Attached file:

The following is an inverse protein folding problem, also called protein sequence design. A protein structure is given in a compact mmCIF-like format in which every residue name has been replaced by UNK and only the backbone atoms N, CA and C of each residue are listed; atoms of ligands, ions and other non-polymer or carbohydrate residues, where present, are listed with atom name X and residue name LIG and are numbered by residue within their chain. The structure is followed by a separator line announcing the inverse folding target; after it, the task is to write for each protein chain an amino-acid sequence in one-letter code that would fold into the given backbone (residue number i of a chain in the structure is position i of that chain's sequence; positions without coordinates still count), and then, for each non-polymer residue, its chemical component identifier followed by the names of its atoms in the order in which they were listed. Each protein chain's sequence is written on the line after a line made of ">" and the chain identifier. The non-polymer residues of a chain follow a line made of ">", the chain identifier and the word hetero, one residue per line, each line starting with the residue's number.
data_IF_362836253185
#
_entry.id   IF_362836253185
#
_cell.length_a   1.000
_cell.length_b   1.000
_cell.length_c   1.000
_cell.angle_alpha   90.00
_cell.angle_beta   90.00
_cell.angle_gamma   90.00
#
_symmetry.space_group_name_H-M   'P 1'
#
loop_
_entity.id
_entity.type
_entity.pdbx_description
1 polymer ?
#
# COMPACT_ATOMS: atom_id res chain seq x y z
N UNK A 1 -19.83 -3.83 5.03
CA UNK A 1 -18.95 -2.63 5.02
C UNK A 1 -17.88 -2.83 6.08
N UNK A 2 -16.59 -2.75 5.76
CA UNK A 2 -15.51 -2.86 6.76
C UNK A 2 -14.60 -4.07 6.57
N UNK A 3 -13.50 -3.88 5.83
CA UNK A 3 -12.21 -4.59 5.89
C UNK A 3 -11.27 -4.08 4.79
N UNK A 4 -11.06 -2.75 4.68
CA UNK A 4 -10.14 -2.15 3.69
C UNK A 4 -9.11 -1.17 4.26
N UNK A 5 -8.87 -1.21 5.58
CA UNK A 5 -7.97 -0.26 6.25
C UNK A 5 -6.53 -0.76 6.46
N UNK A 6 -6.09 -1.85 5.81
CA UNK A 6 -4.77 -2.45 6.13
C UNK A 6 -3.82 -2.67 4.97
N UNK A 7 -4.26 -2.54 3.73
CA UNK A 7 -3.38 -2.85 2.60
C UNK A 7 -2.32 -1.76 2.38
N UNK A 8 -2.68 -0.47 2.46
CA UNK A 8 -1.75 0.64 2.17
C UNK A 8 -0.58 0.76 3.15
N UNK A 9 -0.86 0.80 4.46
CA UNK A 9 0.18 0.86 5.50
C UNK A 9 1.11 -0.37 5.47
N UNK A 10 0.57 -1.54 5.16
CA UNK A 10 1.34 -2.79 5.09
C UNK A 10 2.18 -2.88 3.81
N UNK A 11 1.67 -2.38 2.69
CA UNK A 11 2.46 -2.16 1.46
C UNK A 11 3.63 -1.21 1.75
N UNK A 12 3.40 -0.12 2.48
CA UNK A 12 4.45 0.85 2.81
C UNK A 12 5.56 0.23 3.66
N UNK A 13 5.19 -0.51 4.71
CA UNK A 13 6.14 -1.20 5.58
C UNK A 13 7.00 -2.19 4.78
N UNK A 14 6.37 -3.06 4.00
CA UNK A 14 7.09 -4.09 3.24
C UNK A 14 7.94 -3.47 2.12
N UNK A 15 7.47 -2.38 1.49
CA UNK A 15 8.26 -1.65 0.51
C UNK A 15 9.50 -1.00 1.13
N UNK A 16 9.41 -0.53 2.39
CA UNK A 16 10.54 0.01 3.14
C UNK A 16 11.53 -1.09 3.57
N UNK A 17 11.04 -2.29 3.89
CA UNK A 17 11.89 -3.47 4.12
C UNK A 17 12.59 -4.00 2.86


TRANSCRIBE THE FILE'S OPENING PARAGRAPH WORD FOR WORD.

The following is an inverse protein folding problem, also called protein sequence design. A protein structure is given in a compact mmCIF-like format in which every residue name has been replaced by UNK and only the backbone atoms N, CA and C of each residue are listed; atoms of ligands, ions and other non-polymer or carbohydrate residues, where present, are listed with atom name X and residue name LIG and are numbered by residue within their chain. The structure is followed by a separator line announcing the inverse folding target; after it, the task is to write for each protein chain an amino-acid sequence in one-letter code that would fold into the given backbone (residue number i of a chain in the structure is position i of that chain's sequence; positions without coordinates still count), and then, for each non-polymer residue, its chemical component identifier followed by the names of its atoms in the order in which they were listed. Each protein chain's sequence is written on the line after a line made of ">" and the chain identifier. The non-polymer residues of a chain follow a line made of ">", the chain identifier and the word hetero, one residue per line, each line starting with the residue's number.